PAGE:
The commentary to section 3C1.1 provides further support for the notion that the Sentencing Commission intended the obstruction adjustment to apply primarily to acts calculated to interfere with judicial proceedings. Application note 4 states that where the defendant is convicted of an offense covered by the guidelines pertaining to contempt, obstruction of justice, perjury, bribery of witness, or payment to witness, the adjustment in section 3C1.1 is not to be applied. U.S.S.G. § 3C1.1 commentary, application note 4. The Commission thus sought to avoid double-counting conduct obstructive of judicial proceedings in applying the obstruction adjustment.
The majority notes that section 3C1.1, interpreted broadly, encompasses wholly ineffectual attempts to obstruct justice. This expansive reading, however, conflicts with the basic tenet of statutory interpretation requiring courts to construe penal statutes narrowly. See Dowling v. United States, 473 U.S. 207, 215-16, 105 S.Ct. 3127, 3132, 87 L.Ed.2d 152, 159 (1985); Williams v. United States, 458 U.S. 279, 290, 102 S.Ct. 3088, 3094, 73 L.Ed.2d 767 (1982). Additionally, the majority's reasoning ignores the principle of proportionality and section 3C1.1's necessary concern with the potential for harm created by a defendant's obstruction of justice. See generally U.S.S.G. ch. 1, pt. A, policy statement (The Basic Approach); cf. United States v. Baker, 894 F.2d 1083, 1084 (9th Cir. 1990) (defendant's lies to probation officer had potential for obstructing justice and were therefore material under section 3C1.1 although court eventually discovered true extent of defendant's criminal record). The majority treats Blackman in the same manner as it would a defendant who threatens injury to a witness. This result is contrary to the purposes of the guidelines and lacks penological justification.
The majority approves an increase in Blackman's offense level equivalent to those received in United States v. Patterson, 890 F.2d 69 (8th Cir. 1989), and United States v. Brett, 872 F.2d 1365 (8th Cir. 1989). In Patterson and Brett, the defendants' obstructive efforts had both greater potential for harm to the administration of justice and greater actual obstructive effect than did Blackman's. I would have dissented from the results in Patterson and Brett had I been on those panels, because I believe that the conduct of the defendants in those cases, albeit more egregious than Blackman's, did not merit a possible increase in their sentences of twenty-five percent. A comparison of the facts of those cases with Blackman's conduct nonetheless illustrates the disparity in sentencing that the majority's holding promotes.
In Patterson, the defendant gave a false name on arrest and at a post-arrest FBI interview. 890 F.2d at 70-71. He also gave the FBI agent a false date and place of birth and refused to give his name to the magistrate. Id. at 71. The FBI had to obtain the defendant's motel phone records and perform a fingerprint comparison before confirming the defendant's actual identity. Id. In Brett, the defendant gave a false name on arrest and did not admit his true identity to authorities until twenty-six days later. 872 F.2d at 1368. The district court found that Brett's delay in correctly identifying himself cost the government time, manpower, and money. Id. at 1372-73. Thus, each of these defendants' use of a false name, unlike Blackman's, had some potential to actually hinder the administration of justice.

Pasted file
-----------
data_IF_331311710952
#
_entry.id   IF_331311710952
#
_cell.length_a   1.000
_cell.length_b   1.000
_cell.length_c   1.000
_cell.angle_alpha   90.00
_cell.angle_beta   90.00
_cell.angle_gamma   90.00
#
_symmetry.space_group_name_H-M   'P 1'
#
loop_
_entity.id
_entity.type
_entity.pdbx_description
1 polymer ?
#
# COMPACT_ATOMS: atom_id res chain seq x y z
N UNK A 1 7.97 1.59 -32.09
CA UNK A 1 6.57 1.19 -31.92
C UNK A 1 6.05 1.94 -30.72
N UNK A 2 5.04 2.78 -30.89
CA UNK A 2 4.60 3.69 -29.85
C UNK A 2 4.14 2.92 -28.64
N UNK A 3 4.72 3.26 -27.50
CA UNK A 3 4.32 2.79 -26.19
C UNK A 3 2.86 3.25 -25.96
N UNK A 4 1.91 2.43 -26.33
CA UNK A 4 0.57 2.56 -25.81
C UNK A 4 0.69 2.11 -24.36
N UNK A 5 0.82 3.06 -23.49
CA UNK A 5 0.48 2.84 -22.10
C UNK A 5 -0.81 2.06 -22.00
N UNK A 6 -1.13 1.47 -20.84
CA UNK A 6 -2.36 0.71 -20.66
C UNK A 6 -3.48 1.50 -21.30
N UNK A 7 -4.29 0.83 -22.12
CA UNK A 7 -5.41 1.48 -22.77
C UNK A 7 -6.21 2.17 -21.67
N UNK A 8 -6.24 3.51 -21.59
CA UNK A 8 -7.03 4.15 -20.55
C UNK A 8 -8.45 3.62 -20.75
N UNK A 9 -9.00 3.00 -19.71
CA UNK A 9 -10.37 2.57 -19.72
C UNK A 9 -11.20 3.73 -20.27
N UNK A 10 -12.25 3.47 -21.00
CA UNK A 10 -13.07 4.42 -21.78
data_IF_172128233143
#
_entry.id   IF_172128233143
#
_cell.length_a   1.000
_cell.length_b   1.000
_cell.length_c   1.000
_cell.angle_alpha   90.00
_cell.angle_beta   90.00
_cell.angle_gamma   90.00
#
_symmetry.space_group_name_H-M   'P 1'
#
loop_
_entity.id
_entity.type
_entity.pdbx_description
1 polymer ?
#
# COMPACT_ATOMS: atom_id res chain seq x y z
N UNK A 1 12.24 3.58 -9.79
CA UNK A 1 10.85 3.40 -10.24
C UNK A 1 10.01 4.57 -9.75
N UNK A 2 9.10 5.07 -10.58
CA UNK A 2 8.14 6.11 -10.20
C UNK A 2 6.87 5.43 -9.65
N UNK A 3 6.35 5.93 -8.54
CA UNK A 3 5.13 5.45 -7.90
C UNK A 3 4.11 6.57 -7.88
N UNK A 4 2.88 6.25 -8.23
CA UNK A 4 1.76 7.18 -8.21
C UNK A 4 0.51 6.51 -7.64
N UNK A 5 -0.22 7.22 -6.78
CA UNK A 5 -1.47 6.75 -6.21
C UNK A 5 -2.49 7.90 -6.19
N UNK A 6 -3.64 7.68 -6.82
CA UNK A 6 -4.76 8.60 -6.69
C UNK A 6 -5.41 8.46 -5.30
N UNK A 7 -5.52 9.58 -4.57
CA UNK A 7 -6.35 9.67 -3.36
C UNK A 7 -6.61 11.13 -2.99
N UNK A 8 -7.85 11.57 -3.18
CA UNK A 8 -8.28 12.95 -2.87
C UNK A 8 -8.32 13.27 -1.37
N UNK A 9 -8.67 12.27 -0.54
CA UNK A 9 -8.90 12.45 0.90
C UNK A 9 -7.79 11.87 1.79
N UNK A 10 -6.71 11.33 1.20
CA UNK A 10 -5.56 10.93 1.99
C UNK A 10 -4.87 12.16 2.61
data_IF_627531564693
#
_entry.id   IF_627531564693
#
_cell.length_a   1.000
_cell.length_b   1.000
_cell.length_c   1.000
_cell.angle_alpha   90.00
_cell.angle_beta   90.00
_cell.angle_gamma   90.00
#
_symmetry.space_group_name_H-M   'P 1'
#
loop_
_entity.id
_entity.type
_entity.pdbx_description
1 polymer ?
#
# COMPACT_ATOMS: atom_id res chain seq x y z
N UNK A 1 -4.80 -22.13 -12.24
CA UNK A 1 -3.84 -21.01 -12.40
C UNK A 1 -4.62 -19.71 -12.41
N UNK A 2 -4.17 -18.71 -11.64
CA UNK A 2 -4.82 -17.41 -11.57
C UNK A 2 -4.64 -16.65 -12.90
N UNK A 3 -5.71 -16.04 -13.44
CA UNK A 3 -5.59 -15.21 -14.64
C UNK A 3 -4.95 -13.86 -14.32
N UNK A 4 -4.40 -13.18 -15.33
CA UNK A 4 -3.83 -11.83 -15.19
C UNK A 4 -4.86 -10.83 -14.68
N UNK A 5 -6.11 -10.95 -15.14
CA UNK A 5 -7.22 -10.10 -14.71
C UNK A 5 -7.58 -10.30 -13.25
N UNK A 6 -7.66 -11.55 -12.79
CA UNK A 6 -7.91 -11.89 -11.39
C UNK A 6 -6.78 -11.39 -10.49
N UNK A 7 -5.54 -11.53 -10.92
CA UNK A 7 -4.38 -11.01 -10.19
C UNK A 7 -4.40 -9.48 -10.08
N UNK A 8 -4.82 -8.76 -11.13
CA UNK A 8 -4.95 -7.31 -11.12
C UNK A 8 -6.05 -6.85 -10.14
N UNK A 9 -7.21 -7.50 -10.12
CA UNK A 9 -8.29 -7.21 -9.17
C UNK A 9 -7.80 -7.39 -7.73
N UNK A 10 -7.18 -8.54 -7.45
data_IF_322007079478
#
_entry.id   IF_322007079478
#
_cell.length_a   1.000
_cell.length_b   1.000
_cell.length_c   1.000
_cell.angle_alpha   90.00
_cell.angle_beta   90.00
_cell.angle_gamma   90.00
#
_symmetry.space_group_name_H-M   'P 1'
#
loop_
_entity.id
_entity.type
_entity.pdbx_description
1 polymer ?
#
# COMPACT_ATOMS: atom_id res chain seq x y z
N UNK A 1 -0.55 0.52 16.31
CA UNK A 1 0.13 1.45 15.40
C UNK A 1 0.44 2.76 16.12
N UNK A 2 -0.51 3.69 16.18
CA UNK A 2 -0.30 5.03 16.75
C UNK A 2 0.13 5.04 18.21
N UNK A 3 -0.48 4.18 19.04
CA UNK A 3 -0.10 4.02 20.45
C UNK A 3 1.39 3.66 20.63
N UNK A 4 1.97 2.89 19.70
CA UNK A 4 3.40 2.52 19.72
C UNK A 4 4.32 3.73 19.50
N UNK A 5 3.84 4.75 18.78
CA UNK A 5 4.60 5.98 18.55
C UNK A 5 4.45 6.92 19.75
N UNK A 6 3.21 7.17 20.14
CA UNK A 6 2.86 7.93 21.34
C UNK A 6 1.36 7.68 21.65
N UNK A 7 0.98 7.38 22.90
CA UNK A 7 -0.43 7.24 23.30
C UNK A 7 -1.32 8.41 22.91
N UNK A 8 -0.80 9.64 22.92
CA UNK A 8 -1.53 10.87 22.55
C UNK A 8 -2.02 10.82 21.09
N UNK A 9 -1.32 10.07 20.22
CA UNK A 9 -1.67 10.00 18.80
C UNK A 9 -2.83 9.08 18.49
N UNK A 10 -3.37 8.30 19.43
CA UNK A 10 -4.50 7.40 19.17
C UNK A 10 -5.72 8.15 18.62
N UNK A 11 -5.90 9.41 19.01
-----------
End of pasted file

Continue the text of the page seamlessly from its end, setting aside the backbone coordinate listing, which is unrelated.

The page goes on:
The obstruction adjustment to Blackman's offense level increased his sentencing range from 235-293 months to 292-365 months. In Brett and Patterson, the defendants' sentencing ranges increased from 97-121 months to 121-151 months and from 46-57 months to 57-71 months, respectively. Blackman's futile attempt to conceal his identity thus earned him a twenty-four percent increase in his sentencing range, while the defendants in Brett and Patterson received twenty-three and twenty-five percent increases. Because of Blackman's higher base offense level, his increase amounts to substantially more real time than was received in Brett and Patterson, cases in which the defendants' attempted obstruction actually hindered their prosecution.
Although such disparities are to some extent inevitable under the guidelines, extending section 3C1.1 to conduct as innocuous as Blackman's futile attempt to avoid apprehension increases the risk that the obstruction adjustment will be used to punish widely varying levels of evasive conduct with sentences of undifferentiated severity. Moreover, by applying section 3C1.1 to conduct engaged in during the commission of a crime to avoid apprehension, the majority creates the possibility that any affirmative step taken by a defendant to avoid detection could qualify for a two-level increase for obstruction of justice. Thus, conduct such as concealing one's identity from one's victim during the commission of a crime or fleeing the scene of the crime arguably could merit the same two-level adjustment as committing perjury or threatening a witness, because all such acts ultimately are "calculated to mislead or deceive authorities." See U.S.S.G. § 3C1.1 commentary.
I do not believe Congress or the Sentencing Commission intended section 3C1.1 to sweep so broadly or to promote such inconsistency. A five-year adjustment to Blackman's sentence constitutes five years of real time under the guidelines and is the equivalent of a twelve-year pre-guidelines sentence. One of the Sentencing Commission's goals in establishing the guideline ranges was to approximate the average sentences being served for various categories of offenses under pre-guidelines practice. U.S.S.G. ch. 1, pt. A, policy statement (The Guidelines' Resolution of Major Issues). I question whether the Commission heard evidence that pre-guidelines courts were imposing five-year real time sentences for the use of aliases on arrest. I would vacate Blackman's sentence and remand the case for resentencing at a base offense level of 36, Blackman's sentencing level without the enhancement for obstruction of justice.